An IEP is considered to be a living document. Teachers update and revise IEPs for students, and refer to them when looking for guidance on how to work with the child in the classroom. Whatever is written in the IEP is the binding legal obligation of the school to provide for the child. If a school does not provide the services outlined in the IEP, then they are in direct violation of federal law. Under IDEA 2004, parents can request a due process review if they believe that those services are not being provided or if they believe that the IEP does not include enough support for their child.
IEPs are confidential. The IEP files are required to be kept under lock and key at all times, and unauthorized individuals are not permitted to access the documents. Law requires that parents be provided with hard copies of every single document that is developed pertaining to their child, and they are permitted to access their child’s records. Special education is a sensitive subject, and schools are required to treat it as such. Though kids can usually tell who’s getting services and who’s not, teachers are bound to keep confidential their supports as much as possible. Here we see the importance of the social aspect of education, requiring teachers to downplay the otherness of children with disabilities (Fine, 2001).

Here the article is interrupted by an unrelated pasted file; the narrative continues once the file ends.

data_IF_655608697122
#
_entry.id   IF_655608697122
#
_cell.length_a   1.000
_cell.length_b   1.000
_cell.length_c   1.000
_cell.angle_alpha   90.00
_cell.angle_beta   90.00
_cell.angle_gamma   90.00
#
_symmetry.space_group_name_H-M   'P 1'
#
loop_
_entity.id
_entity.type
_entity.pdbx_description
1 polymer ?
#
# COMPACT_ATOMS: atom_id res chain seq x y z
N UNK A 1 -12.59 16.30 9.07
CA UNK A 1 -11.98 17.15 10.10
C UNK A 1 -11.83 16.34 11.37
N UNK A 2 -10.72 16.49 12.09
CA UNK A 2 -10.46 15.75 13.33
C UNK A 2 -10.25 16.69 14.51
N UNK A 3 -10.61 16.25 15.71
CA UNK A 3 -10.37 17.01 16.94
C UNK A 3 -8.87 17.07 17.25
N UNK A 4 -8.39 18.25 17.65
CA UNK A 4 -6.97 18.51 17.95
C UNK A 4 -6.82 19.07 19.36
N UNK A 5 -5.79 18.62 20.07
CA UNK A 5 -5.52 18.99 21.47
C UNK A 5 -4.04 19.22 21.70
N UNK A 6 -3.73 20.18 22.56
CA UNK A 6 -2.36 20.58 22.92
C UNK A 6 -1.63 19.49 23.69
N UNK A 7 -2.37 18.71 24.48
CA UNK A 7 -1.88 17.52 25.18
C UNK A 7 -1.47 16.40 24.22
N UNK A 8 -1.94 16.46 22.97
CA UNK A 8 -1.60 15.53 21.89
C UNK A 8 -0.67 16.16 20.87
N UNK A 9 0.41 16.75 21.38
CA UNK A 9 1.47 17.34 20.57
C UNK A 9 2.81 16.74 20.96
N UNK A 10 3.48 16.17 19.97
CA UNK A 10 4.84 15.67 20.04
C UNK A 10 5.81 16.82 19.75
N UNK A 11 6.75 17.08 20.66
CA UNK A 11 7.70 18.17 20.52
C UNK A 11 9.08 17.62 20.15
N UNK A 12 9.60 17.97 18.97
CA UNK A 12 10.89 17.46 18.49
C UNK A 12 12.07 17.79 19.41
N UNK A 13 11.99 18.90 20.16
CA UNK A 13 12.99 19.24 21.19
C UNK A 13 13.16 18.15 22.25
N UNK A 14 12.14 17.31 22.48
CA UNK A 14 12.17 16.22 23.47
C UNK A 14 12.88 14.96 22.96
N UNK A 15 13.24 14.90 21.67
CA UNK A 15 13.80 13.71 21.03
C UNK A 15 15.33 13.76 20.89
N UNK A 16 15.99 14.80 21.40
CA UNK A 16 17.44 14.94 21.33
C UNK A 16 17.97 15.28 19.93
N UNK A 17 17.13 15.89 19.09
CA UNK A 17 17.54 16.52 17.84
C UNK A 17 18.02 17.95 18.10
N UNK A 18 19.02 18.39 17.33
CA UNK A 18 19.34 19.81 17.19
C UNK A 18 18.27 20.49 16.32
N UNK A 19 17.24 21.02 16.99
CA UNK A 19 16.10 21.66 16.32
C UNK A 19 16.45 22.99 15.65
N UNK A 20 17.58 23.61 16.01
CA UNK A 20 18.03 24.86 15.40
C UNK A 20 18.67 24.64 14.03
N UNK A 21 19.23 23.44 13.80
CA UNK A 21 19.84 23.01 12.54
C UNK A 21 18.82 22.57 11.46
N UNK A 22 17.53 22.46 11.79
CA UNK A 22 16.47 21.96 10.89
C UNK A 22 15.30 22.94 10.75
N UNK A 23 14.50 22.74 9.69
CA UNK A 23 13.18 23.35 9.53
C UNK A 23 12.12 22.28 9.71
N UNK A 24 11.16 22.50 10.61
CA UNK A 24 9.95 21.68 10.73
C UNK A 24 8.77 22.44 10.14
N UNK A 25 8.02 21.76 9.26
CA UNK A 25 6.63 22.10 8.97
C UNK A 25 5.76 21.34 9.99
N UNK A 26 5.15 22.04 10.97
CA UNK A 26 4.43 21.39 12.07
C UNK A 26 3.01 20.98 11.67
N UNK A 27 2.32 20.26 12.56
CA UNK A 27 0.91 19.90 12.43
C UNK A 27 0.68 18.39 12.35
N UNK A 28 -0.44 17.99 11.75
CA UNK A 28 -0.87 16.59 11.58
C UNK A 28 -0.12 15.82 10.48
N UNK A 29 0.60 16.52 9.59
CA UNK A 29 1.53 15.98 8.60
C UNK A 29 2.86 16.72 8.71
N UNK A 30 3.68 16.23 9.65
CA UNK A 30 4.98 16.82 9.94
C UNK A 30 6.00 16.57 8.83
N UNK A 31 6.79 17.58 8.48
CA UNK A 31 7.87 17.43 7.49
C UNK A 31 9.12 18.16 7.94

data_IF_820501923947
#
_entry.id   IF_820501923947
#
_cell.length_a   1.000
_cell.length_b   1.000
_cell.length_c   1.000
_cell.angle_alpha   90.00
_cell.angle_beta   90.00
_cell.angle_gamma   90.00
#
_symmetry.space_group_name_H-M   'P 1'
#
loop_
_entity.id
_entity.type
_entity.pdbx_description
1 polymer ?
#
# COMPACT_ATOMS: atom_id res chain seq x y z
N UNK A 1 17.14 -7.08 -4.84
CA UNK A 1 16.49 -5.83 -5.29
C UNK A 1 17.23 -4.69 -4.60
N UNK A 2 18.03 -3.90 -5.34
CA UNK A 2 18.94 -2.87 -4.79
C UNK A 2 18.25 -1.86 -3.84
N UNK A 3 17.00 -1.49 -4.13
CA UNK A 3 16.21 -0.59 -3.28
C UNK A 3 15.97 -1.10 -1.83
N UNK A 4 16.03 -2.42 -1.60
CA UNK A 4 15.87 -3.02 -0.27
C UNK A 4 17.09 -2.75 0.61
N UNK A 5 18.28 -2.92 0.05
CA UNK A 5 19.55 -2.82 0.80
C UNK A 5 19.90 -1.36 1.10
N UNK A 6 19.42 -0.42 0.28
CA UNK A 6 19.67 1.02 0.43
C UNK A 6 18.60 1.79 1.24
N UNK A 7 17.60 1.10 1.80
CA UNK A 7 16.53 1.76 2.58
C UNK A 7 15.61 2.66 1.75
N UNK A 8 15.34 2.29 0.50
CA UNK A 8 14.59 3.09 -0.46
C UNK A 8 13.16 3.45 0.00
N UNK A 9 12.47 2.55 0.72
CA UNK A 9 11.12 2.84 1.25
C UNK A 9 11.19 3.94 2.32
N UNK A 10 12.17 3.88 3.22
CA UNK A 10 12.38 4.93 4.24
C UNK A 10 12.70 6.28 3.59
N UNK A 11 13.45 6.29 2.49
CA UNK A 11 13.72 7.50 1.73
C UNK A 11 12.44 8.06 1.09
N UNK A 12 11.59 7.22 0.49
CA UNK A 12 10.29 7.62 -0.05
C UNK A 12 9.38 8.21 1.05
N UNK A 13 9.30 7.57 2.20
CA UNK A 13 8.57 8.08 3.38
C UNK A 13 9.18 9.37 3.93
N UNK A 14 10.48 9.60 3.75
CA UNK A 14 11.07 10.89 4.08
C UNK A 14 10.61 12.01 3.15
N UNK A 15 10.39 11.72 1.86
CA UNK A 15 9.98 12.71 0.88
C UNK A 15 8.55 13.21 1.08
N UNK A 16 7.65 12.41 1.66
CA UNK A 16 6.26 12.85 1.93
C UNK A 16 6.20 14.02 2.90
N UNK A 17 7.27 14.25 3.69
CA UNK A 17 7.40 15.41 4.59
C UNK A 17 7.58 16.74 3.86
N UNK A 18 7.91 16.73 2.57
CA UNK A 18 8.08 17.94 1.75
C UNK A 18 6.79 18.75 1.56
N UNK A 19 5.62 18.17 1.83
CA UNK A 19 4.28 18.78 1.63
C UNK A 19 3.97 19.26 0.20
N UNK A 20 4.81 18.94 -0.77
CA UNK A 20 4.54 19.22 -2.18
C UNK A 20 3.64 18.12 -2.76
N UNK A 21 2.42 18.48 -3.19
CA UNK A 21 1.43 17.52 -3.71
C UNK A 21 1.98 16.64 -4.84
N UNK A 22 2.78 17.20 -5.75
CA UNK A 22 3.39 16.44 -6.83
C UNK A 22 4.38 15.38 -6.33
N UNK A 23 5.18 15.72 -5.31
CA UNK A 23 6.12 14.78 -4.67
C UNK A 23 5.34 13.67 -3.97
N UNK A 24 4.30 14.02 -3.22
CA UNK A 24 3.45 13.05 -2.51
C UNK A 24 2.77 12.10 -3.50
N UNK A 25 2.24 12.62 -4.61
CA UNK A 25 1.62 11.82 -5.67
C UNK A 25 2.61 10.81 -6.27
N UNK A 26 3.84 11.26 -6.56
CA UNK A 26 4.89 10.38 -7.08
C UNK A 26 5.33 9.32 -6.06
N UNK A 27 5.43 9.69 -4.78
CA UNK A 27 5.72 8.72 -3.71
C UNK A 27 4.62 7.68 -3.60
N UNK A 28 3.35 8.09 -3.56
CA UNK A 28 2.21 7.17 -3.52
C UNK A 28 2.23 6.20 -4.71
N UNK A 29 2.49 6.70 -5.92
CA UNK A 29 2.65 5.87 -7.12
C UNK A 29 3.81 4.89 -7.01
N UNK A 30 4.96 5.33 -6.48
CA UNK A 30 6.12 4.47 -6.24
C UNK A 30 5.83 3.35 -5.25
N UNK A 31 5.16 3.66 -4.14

Schools generally keep all of this information in a hard copy form in a file. This IEP file follows a child from school to school, grade level to grade level. Each child has an assigned case manager, which may or may not be their special education teacher who provides their services. There are an incredible number of documents in this file, and by the time a child reaches high school these files can be quite large. Documentation must be maintained on how accommodations are provided during standardized testing, on how a student is progressing through their IEP goals, and on every meeting that is held regarding a child (Jain, 2006). Special education teachers often talk about the two things that they do in equal parts - teaching and paperwork.
The landscape of special education is constantly changing and improving. We’re seeing more and more how important the inclusion model is becoming as more and more students are being served in that environment (Jain, 2006). Advances in methodology are providing a more seamless joining of special education and general education settings so that students can find integration in school that will then facilitate more positive integration in the general society once they graduate.
Special education is losing its stigma.
Fine, L. (2001). Special education: Inclusion and reform. Education Week, 20(41), 16.
Individuals With Disabilities Education Act, 20 U.S.C. § 1400 (2004).
Jain, P. (2006). Special Education. Delhi, IND: Pragun Publications.
Rotatori, A. F., Obiakor, F., & Bakken, J. (Eds.). (2011). Advances in Special Education, Volume 21 : History of Special Education. Bradford, GBR: Emerald Group Publishing Ltd.
Schulte, A. C., Osborne, S. S., & Erchul, W. P. (1998). Effective special education: A united states dilemma. School Psychology Review, 27(1), 66-76.
Vergason, G. A., & Anderegg, M. L. (1997). The ins and outs of special education terminology. Teaching Exceptional Children,29(5), 35.